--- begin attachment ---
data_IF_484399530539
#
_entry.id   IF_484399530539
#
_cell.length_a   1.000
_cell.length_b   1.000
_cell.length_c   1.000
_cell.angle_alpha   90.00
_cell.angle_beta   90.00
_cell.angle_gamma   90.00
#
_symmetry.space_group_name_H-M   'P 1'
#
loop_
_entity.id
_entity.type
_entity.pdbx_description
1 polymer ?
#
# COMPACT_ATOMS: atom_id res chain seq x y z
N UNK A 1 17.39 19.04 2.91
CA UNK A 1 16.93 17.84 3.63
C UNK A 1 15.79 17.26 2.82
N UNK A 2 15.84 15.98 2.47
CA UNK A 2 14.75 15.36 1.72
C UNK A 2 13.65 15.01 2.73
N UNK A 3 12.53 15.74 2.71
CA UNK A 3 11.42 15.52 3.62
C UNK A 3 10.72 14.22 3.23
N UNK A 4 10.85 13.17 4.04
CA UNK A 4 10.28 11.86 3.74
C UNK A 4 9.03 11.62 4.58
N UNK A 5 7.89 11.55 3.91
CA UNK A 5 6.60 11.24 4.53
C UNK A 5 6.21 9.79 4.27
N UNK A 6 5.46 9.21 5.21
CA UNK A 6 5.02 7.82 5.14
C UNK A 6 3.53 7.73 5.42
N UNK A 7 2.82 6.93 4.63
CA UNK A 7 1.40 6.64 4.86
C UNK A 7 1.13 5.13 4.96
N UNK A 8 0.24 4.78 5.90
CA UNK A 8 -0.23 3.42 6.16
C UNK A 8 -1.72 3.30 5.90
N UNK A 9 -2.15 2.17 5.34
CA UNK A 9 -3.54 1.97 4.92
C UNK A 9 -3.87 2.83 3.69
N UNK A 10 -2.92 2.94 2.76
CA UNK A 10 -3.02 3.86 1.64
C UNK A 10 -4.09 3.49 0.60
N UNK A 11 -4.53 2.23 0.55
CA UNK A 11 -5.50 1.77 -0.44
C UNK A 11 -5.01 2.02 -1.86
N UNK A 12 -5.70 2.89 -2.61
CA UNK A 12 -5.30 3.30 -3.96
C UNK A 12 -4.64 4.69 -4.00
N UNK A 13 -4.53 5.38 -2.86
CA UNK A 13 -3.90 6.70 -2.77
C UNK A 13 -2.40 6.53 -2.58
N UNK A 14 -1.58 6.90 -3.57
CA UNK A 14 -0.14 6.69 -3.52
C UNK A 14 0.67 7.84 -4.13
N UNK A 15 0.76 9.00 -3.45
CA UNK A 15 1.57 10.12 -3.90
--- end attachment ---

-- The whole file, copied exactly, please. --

data_IF_484399530539
#
_entry.id   IF_484399530539
#
_cell.length_a   1.000
_cell.length_b   1.000
_cell.length_c   1.000
_cell.angle_alpha   90.00
_cell.angle_beta   90.00
_cell.angle_gamma   90.00
#
_symmetry.space_group_name_H-M   'P 1'
#
loop_
_entity.id
_entity.type
_entity.pdbx_description
1 polymer ?
#
# COMPACT_ATOMS: atom_id res chain seq x y z
N UNK A 1 17.39 19.04 2.91
CA UNK A 1 16.93 17.84 3.63
C UNK A 1 15.79 17.26 2.82
N UNK A 2 15.84 15.98 2.47
CA UNK A 2 14.75 15.36 1.72
C UNK A 2 13.65 15.01 2.73
N UNK A 3 12.53 15.74 2.71
CA UNK A 3 11.42 15.52 3.62
C UNK A 3 10.72 14.22 3.23
N UNK A 4 10.85 13.17 4.04
CA UNK A 4 10.28 11.86 3.74
C UNK A 4 9.03 11.62 4.58
N UNK A 5 7.89 11.55 3.91
CA UNK A 5 6.60 11.24 4.53
C UNK A 5 6.21 9.79 4.27
N UNK A 6 5.46 9.21 5.21
CA UNK A 6 5.02 7.82 5.14
C UNK A 6 3.53 7.73 5.42
N UNK A 7 2.82 6.93 4.63
CA UNK A 7 1.40 6.64 4.86
C UNK A 7 1.13 5.13 4.96
N UNK A 8 0.24 4.78 5.90
CA UNK A 8 -0.23 3.42 6.16
C UNK A 8 -1.72 3.30 5.90
N UNK A 9 -2.15 2.17 5.34
CA UNK A 9 -3.54 1.97 4.92
C UNK A 9 -3.87 2.83 3.69
N UNK A 10 -2.92 2.94 2.76
CA UNK A 10 -3.02 3.86 1.64
C UNK A 10 -4.09 3.49 0.60
N UNK A 11 -4.53 2.23 0.55
CA UNK A 11 -5.50 1.77 -0.44
C UNK A 11 -5.01 2.02 -1.86
N UNK A 12 -5.70 2.89 -2.61
CA UNK A 12 -5.30 3.30 -3.96
C UNK A 12 -4.64 4.69 -4.00
N UNK A 13 -4.53 5.38 -2.86
CA UNK A 13 -3.90 6.70 -2.77
C UNK A 13 -2.40 6.53 -2.58
N UNK A 14 -1.58 6.90 -3.57
CA UNK A 14 -0.14 6.69 -3.52
C UNK A 14 0.67 7.84 -4.13
N UNK A 15 0.76 9.00 -3.45
CA UNK A 15 1.57 10.12 -3.90